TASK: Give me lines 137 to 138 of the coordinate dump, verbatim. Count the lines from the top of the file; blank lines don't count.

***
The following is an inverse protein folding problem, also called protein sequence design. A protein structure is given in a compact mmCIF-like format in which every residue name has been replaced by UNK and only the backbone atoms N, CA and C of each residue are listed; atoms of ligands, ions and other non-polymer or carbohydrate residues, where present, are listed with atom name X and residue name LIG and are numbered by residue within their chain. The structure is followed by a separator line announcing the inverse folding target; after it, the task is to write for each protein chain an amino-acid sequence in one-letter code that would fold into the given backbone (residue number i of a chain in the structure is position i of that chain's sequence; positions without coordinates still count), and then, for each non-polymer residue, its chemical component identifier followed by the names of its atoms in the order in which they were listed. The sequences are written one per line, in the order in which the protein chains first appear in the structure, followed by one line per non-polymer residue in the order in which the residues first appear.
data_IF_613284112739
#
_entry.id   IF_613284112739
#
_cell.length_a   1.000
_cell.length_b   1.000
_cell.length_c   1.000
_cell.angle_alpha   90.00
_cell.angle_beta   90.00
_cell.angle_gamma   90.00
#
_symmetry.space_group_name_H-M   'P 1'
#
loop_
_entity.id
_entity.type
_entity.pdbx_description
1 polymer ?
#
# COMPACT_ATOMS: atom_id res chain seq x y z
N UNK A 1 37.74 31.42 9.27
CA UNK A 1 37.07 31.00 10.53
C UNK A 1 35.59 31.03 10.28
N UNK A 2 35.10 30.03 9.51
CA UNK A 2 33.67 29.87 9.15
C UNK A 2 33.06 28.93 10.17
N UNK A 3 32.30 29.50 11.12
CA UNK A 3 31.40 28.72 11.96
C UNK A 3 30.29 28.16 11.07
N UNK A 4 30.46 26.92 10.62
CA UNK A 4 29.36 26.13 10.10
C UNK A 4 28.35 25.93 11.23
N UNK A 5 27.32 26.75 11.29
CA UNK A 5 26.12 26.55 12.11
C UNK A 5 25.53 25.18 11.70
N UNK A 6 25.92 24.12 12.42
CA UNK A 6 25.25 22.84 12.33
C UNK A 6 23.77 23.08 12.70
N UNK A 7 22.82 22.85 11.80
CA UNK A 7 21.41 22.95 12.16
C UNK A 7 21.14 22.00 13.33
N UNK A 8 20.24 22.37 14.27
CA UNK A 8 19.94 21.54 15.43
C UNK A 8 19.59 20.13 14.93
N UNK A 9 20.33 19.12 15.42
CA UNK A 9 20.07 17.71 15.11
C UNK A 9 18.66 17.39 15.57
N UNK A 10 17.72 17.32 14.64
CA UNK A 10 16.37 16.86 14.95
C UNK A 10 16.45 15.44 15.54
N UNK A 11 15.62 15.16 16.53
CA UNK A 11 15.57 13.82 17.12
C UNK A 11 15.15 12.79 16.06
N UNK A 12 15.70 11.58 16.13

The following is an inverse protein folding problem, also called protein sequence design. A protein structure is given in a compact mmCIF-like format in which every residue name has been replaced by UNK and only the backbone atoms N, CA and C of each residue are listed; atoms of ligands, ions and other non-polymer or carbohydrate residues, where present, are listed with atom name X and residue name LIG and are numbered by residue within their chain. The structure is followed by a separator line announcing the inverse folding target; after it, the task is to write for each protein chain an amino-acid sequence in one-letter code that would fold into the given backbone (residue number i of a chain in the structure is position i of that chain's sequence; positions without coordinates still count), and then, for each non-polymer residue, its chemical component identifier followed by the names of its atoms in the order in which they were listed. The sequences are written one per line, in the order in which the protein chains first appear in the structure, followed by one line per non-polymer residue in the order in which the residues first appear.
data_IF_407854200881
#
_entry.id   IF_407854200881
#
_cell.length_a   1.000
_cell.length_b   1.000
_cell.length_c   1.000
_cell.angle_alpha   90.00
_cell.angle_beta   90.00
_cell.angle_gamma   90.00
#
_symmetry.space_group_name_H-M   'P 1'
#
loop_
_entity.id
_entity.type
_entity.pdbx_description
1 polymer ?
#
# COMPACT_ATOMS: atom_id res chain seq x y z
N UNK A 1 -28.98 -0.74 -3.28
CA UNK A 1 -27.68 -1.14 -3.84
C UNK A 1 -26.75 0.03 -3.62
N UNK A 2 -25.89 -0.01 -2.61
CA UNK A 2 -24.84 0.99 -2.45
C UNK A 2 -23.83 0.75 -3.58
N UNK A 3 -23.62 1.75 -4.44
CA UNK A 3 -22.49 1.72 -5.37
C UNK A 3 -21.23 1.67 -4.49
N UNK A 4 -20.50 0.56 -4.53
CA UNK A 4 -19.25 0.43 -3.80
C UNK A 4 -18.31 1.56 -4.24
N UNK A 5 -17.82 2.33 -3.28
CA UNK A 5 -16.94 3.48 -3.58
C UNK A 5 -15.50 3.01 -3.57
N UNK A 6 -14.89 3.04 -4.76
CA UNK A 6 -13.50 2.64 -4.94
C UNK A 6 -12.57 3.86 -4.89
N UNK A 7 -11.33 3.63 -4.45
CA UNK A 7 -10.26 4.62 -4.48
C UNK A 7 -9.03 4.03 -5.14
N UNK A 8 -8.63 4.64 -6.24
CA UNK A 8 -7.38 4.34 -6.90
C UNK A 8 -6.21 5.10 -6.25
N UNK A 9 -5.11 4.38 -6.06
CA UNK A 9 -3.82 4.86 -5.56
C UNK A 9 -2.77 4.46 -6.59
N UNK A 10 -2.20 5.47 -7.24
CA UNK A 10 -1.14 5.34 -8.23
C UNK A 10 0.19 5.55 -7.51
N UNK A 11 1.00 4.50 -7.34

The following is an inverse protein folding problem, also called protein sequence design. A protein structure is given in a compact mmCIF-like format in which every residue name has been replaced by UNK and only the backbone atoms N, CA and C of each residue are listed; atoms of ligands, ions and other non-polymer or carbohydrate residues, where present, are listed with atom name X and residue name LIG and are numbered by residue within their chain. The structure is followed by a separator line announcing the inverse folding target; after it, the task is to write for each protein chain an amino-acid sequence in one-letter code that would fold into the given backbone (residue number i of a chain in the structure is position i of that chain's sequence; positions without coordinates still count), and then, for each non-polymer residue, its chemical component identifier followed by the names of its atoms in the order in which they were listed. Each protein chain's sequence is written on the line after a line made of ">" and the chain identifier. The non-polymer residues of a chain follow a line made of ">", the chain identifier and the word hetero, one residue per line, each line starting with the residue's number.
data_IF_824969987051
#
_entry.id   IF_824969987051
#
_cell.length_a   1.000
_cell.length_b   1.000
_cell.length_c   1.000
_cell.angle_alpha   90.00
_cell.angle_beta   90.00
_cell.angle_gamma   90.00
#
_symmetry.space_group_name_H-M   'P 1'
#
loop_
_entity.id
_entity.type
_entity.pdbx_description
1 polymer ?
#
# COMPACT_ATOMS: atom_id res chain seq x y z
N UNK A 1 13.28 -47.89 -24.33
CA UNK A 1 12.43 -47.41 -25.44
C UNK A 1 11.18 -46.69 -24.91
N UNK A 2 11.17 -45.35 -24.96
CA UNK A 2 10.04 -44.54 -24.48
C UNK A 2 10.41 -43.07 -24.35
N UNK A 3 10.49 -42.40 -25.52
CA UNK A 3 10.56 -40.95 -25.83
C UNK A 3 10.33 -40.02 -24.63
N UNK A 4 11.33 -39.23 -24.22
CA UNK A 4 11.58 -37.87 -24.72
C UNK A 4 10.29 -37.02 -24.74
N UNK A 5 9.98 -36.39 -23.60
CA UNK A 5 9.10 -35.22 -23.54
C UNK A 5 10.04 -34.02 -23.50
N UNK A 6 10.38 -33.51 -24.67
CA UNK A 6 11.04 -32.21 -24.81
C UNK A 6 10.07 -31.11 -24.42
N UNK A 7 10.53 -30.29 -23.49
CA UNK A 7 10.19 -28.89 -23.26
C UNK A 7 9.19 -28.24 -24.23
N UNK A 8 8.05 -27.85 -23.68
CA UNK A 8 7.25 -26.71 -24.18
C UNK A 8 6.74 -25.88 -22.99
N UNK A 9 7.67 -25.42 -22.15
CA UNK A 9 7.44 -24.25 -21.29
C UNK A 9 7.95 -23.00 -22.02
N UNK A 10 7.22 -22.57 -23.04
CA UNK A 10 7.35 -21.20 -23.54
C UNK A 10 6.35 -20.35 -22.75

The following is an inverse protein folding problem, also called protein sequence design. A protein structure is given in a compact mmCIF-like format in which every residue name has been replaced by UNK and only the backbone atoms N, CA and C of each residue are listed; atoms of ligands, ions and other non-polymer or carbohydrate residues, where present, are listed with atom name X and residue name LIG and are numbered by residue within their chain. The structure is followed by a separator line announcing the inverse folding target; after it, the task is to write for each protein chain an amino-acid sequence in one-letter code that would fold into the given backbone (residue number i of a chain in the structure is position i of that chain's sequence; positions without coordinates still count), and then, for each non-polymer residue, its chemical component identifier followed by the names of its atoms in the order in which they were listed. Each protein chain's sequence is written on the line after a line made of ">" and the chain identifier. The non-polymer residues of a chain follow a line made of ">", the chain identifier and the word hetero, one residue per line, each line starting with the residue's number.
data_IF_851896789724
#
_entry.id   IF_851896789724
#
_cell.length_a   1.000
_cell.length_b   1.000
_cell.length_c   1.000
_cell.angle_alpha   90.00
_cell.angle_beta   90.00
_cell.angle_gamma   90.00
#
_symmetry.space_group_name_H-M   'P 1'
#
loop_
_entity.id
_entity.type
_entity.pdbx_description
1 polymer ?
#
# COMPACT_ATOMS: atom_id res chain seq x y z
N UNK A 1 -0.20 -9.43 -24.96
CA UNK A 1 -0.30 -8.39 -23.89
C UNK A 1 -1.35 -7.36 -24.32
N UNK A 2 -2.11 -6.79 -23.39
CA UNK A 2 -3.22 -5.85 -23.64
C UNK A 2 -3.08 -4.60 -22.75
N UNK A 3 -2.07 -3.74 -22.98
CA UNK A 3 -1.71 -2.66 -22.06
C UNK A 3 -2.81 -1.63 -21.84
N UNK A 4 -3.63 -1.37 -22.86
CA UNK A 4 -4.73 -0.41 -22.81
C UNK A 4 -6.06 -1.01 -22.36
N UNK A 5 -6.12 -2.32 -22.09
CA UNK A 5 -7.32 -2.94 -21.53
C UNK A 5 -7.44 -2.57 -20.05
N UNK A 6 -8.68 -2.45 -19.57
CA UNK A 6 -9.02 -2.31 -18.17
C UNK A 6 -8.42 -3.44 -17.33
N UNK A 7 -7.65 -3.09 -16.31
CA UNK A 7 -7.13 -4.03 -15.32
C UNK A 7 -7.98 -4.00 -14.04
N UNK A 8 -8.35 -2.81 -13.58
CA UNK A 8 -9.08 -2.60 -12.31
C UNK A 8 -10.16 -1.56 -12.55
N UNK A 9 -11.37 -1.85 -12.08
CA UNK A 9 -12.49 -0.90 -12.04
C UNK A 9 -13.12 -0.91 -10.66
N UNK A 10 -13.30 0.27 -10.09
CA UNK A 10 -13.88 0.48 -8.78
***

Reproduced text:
C UNK A 3 10.33 -40.02 -24.63
N UNK A 4 11.33 -39.23 -24.22